Influenza season: So hot right now

Influenza season is upon us at Portland State, and if you haven’t received your flu shot yet, there is still time to protect your health and precious study time before looming exams.

According to Centers for Disease Control and Prevention, outpatient visits for flu-like symptoms are above average this year and are expected to rise.

The Oregon Health Authority website warns that influenza season normally runs between November and April, infecting 10–20 percent of the population. The OHA website also emphasized, “More than 200,000 people are hospitalized with influenza each year in the U.S.”

Influenza, aka “the flu,” is a highly contagious, viral respiratory tract infection that is spread through the droplets transferred from sick individuals when they talk, cough, or sneeze. Due to the nature of virus biology, transmission of the flu can also be spread by touching an infected surface or object and then touching one’s own mouth, eyes, or nose.

Common flu symptoms include fever, chills, coughing, sore throat, runny or stuffy nose, muscle and body aches, headaches, and severe fatigue. According to the CDC however, not everyone with the flu will have a fever.

Once exposed to the flu, one may not develop symptoms from one to four days. Affected students may be able to infect others one day before symptoms appear, and up to a week after becoming sick.

Keeping the flu away from high-risk individuals is especially important in preventing further complications such as bacterial pneumonia, ear infections, or sinus infections (among others). High risk individuals are those who are 65 years or older, pregnant women, young children, and those with chronic medical conditions such as asthma, diabetes or heart disease.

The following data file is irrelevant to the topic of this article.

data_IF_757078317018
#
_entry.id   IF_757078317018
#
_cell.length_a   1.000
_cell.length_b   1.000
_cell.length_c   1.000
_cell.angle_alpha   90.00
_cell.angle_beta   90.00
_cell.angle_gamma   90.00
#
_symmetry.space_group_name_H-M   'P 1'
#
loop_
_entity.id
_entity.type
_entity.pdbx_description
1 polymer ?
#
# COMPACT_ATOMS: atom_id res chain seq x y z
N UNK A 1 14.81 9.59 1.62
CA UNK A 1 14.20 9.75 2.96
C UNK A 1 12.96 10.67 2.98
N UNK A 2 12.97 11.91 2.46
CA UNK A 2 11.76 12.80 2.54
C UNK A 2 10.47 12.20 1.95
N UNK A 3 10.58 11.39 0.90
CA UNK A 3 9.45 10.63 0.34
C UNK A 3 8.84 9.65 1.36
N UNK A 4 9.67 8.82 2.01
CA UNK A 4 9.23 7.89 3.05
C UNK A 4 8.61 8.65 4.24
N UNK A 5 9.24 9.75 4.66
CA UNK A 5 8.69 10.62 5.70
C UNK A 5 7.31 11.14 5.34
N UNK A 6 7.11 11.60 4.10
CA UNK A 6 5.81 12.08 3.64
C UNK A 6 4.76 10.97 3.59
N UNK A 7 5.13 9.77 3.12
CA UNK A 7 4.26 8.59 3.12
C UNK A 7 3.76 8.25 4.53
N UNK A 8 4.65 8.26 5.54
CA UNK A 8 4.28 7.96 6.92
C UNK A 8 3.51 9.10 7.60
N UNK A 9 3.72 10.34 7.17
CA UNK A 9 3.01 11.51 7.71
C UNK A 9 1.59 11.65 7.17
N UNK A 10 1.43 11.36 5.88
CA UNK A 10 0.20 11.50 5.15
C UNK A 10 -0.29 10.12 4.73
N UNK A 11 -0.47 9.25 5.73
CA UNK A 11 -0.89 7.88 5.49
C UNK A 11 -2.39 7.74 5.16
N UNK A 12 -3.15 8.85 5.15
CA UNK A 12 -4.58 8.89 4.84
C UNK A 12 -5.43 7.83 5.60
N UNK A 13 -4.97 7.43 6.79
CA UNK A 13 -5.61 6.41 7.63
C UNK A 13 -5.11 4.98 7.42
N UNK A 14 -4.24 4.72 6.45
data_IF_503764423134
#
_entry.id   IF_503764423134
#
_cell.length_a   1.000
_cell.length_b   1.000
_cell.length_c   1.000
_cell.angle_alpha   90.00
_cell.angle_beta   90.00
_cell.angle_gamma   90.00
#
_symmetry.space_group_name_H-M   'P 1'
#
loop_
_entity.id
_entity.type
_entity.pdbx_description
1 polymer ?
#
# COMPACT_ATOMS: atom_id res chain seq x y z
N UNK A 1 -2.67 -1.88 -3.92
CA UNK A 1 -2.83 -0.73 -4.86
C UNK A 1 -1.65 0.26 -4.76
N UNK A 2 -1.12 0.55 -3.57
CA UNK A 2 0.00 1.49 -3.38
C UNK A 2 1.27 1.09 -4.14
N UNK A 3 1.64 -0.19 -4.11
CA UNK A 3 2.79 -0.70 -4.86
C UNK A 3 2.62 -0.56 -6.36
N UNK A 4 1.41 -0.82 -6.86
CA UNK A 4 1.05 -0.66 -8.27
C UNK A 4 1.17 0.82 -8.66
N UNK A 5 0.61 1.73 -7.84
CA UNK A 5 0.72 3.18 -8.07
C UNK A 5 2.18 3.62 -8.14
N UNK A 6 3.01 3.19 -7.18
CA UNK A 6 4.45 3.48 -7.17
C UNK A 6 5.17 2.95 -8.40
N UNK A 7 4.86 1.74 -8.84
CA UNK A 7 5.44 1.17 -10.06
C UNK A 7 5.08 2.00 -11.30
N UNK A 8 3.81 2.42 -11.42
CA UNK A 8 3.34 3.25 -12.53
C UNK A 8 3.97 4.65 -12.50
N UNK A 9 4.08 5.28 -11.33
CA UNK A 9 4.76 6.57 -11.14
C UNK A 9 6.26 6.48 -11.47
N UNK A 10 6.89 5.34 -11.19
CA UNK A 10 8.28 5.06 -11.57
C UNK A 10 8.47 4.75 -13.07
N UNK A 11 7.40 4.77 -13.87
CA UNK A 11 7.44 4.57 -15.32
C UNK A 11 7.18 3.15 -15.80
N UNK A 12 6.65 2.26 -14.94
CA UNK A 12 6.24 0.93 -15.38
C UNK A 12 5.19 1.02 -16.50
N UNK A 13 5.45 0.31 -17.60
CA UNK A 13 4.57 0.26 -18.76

In 2014, the CDC reported 4,600 Americans died from the flu, and that influenza and pneumonia combined were the eighth leading cause of death.

Treating the flu is often difficult and requires time and patience. Depending on the severity of one’s condition, antiviral drugs can be used to treat the flu. According to Oregon Health and Sciences University, antiviral drugs are prescribed to fight the virus by preventing the virus from reproducing within your body, but they only work best if started within the first two days of symptoms. Such drugs will allow the sick to recover faster and can also prevent serious flu complications.

The best way to prevent contracting the flu is to receive a vaccination every year and to stay away from those who are sick, to cover your mouth and sneezes, and to wash your hands frequently. Wearing a mask to prevent illness is not effective unless worn by sick individuals themselves.

Vaccination protection typically takes two weeks to set in, so it’s best to be prepared now before being exposed. The CDC recommends a yearly flu vaccination for anyone over six months of age.

Flu vaccines are prepared to act against influenza viruses that researchers have statistically found to be more prevalent. Common vaccinations will protect patients against influenza A (H1N1) and (H3N2) virus, along with one or more influenza B viruses.

Flu vaccinations contain inactivated forms of the virus, so those who receive their shots will not become ill from the vaccination itself. Over 143 million doses of seasonal flu shots have been distributed this season alone.

Vaccinations are covered under the PSU insurance plan and can also be administered through local pharmacies and preferred medical providers. Please contact SHAC for more information at their website.